More specifically, in FIG. 1 there is shown a fuel arrangement 20- comprising a plurality of elongated parallel fuel elements 22, which suitably contain a given quantity of fissionable material, and supporting means for the elements 22 including elongated frame means 24 in which the fuel elements 22 are located. In this instance, the frame means or member 24 includes three elongated bracket parts 26 and a similar bracket part 27 which are joined together, as by seam welding indicated by the reference character 28, and which are also held in rigid relation by a pair of end plates 48 and 58 secured or welded thereto as indicated by the reference character 49. The bracket part 27 is so formed as to produce, in this example, an offset portion 29 (FIG. 2) in the frame member 24. Flow openings 32 are provided in the brackets 26 so as to induce cross-flow of the employed coolant, and the form of the coolant openings 32 is such as to maximize both this flow and structural stiffness. In addition, the brackets 26 include openings 33 to provide access for a probe to check fuel element spacing.
The material selected for use in forming the frame member 24 should provide maximum structural strength consistent with low neutron absorption cross section. For example, stainless steel is suitable for this purpose.
A grid member 34 is secured to and extended laterally across the brackets 26 and 27 for the purpose of provid- 4 ing lateral support for the fuel elements or rods 22. A plurality of grids 34 can be secured to the brackets 26 and 27 at various spacings along the length of the brackets 26 and 27 to provide the amount of lateral support desired.
As viewed in FIGS. 5, 14, 15 and 16, the grid 34 is comprised of a plurality of straps 36 which are interwoven in a grid-like manner. Generally, this configuration is similar to that described in the aforementioned copending application and specific description of the grid member 34 will be limited here to that subject matter which pertains to the present invention. Thus, it is to be noted that the straps 36 are interfitted through the use of opposing latching means or slots (as indicated by the reference character 37 in FIG. 16) which allow the straps 36 to be interlatched at their various intersections.
In the formation of the grid 34, the latching means are employed with all of the straps as well as boundary straps 35 (FIG. 5) and consequently in the preliminary assembly of the grid 34 each of the straps 36 which intersects the boundary straps 35 is provided with an extension 39 (FIG. 16) which projects laterally outward of the intersected boundary strap 35. When the straps 35 and 36 are pre-assembled as described, the entire assembly is then permanently secured together, for example through the use of a furnace brazing operation. After this operation, the lateral extensions 32 of the straps 36 can then be ground off flush with the boundary straps 35. As viewed in FIG. 14, securance of the strap members 35 and 36 to each other is accomplished by welding, as generally indicated by the reference character 38. The grid 34 can then be welded or otherwise secured to the brackets 26 and 27 so as to be supported suitably for performance of the lateral fuel rod supporting function. In turn, the grid or grids 34 also contribute to rigidizing the brackets 26 and 27.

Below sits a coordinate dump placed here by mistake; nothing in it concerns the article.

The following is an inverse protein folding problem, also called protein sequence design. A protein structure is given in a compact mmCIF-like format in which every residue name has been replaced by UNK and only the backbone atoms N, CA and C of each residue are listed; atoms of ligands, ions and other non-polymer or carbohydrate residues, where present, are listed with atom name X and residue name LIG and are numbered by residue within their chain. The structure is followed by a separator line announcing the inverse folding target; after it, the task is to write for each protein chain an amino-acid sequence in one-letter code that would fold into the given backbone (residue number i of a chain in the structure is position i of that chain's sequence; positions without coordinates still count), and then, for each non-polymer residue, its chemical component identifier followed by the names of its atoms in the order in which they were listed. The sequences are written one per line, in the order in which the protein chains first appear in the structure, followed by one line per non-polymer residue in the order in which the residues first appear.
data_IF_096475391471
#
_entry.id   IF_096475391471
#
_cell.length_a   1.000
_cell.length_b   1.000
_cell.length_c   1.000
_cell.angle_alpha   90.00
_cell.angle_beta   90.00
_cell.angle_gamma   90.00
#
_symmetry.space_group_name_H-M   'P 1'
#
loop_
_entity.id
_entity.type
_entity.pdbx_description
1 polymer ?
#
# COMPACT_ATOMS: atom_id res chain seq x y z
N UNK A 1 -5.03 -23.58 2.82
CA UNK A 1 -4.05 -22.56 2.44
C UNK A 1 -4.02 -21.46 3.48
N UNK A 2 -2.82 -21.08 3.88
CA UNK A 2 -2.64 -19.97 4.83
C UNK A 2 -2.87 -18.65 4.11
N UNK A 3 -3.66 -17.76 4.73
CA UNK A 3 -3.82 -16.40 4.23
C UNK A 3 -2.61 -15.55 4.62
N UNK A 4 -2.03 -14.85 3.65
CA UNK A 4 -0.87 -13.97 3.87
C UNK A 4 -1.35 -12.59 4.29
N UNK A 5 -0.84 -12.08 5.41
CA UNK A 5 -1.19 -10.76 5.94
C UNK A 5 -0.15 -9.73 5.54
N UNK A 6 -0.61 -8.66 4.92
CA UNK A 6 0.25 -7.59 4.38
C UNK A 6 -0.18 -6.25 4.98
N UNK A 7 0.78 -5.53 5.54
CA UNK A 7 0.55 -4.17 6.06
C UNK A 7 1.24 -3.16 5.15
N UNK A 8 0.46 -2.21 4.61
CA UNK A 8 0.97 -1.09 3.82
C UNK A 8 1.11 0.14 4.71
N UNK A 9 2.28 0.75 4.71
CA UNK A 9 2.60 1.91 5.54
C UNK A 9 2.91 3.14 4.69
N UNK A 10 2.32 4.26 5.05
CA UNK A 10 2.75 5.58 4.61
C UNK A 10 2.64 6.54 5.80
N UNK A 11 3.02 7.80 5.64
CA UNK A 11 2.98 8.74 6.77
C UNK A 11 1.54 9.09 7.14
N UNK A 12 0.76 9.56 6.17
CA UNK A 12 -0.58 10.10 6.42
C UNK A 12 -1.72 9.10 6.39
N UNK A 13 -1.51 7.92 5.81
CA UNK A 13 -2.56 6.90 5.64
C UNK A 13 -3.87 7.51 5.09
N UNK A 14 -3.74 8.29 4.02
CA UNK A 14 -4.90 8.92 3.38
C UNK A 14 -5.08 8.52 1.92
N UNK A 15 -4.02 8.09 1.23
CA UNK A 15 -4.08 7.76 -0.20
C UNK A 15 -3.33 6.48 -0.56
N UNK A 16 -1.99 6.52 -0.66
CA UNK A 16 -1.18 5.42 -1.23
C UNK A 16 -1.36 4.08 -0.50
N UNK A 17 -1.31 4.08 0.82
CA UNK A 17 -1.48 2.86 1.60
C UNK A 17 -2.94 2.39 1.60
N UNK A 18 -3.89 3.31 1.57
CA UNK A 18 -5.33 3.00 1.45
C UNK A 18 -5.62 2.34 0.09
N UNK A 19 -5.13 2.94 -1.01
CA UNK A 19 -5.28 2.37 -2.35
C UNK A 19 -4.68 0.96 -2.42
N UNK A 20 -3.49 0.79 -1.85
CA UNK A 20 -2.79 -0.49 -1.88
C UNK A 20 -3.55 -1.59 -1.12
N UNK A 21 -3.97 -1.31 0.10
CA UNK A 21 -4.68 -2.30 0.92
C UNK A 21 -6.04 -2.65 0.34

The grid 34 is provided with respective openings 40 (FIG. 14) for receipt of the fuel rods 22. Further, each strap 35 or 36 is provided with resilient means including respective elongated cantilever spring taps 42 which are deflected from the strap plane to project into each adjacent Opening 40 for lateral support of the fuel rods 22. As viewed in FIG. 14, each tap 42 is relatively narrow, as indicated by reference character 44, along its line of deflection from its strap 36 as compared to the dimension of the portion of the adjacent strap side which faces into the associated opening 40. The taps 42 can have substantially uniform width along their length as shown, and in any event desirably should be so sized as to render negligible the risk of fracture or setting from applied fuel rods forces. If, as shown, the tabs 42 are relatively minimized in width adjacent their respective lines of deflection from the straps 35 and 36, then the tabs 42 can be so sized in width along their length as to provide maximum resilient lateral support for the fuel rods 22 consistently with minimum obstruction to coolant flow. To facilitate insertion of the fuel rods 22 and to minimize the engagement surfaces, the taps 42 are rounded as indicated by the reference character 45 (FIG. 15).